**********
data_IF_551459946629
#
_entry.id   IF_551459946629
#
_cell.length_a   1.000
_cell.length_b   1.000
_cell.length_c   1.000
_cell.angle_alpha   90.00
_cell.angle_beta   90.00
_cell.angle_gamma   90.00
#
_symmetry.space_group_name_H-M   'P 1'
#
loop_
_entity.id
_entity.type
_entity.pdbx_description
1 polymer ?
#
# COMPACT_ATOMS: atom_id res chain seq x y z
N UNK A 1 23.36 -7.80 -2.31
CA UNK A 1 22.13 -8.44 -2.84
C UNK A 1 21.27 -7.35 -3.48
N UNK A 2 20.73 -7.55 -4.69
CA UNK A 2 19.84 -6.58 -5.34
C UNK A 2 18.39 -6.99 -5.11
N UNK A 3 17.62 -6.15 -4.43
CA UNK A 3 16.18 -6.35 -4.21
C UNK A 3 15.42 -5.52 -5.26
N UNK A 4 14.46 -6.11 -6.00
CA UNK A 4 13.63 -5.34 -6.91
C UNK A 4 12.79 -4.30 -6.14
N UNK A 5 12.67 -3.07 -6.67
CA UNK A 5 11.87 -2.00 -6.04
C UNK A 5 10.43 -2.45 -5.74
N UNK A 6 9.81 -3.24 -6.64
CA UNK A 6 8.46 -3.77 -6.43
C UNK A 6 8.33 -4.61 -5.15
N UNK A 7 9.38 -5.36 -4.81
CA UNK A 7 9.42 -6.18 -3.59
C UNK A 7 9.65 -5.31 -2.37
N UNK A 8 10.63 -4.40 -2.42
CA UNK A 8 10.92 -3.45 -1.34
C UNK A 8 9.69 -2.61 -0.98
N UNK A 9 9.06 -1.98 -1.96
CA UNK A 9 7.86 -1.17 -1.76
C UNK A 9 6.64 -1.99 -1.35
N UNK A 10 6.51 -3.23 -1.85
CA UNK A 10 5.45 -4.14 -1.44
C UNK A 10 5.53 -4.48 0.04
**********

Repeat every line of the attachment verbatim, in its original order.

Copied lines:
data_IF_551459946629
#
_entry.id   IF_551459946629
#
_cell.length_a   1.000
_cell.length_b   1.000
_cell.length_c   1.000
_cell.angle_alpha   90.00
_cell.angle_beta   90.00
_cell.angle_gamma   90.00
#
_symmetry.space_group_name_H-M   'P 1'
#
loop_
_entity.id
_entity.type
_entity.pdbx_description
1 polymer ?
#
# COMPACT_ATOMS: atom_id res chain seq x y z
N UNK A 1 23.36 -7.80 -2.31
CA UNK A 1 22.13 -8.44 -2.84
C UNK A 1 21.27 -7.35 -3.48
N UNK A 2 20.73 -7.55 -4.69
CA UNK A 2 19.84 -6.58 -5.34
C UNK A 2 18.39 -6.99 -5.11
N UNK A 3 17.62 -6.15 -4.43
CA UNK A 3 16.18 -6.35 -4.21
C UNK A 3 15.42 -5.52 -5.26
N UNK A 4 14.46 -6.11 -6.00
CA UNK A 4 13.63 -5.34 -6.91
C UNK A 4 12.79 -4.30 -6.14
N UNK A 5 12.67 -3.07 -6.67
CA UNK A 5 11.87 -2.00 -6.04
C UNK A 5 10.43 -2.45 -5.74
N UNK A 6 9.81 -3.24 -6.64
CA UNK A 6 8.46 -3.77 -6.43
C UNK A 6 8.33 -4.61 -5.15
N UNK A 7 9.38 -5.36 -4.81
CA UNK A 7 9.42 -6.18 -3.59
C UNK A 7 9.65 -5.31 -2.37
N UNK A 8 10.63 -4.40 -2.42
CA UNK A 8 10.92 -3.45 -1.34
C UNK A 8 9.69 -2.61 -0.98
N UNK A 9 9.06 -1.98 -1.96
CA UNK A 9 7.86 -1.17 -1.76
C UNK A 9 6.64 -1.99 -1.35
N UNK A 10 6.51 -3.23 -1.85
CA UNK A 10 5.45 -4.14 -1.44
C UNK A 10 5.53 -4.48 0.04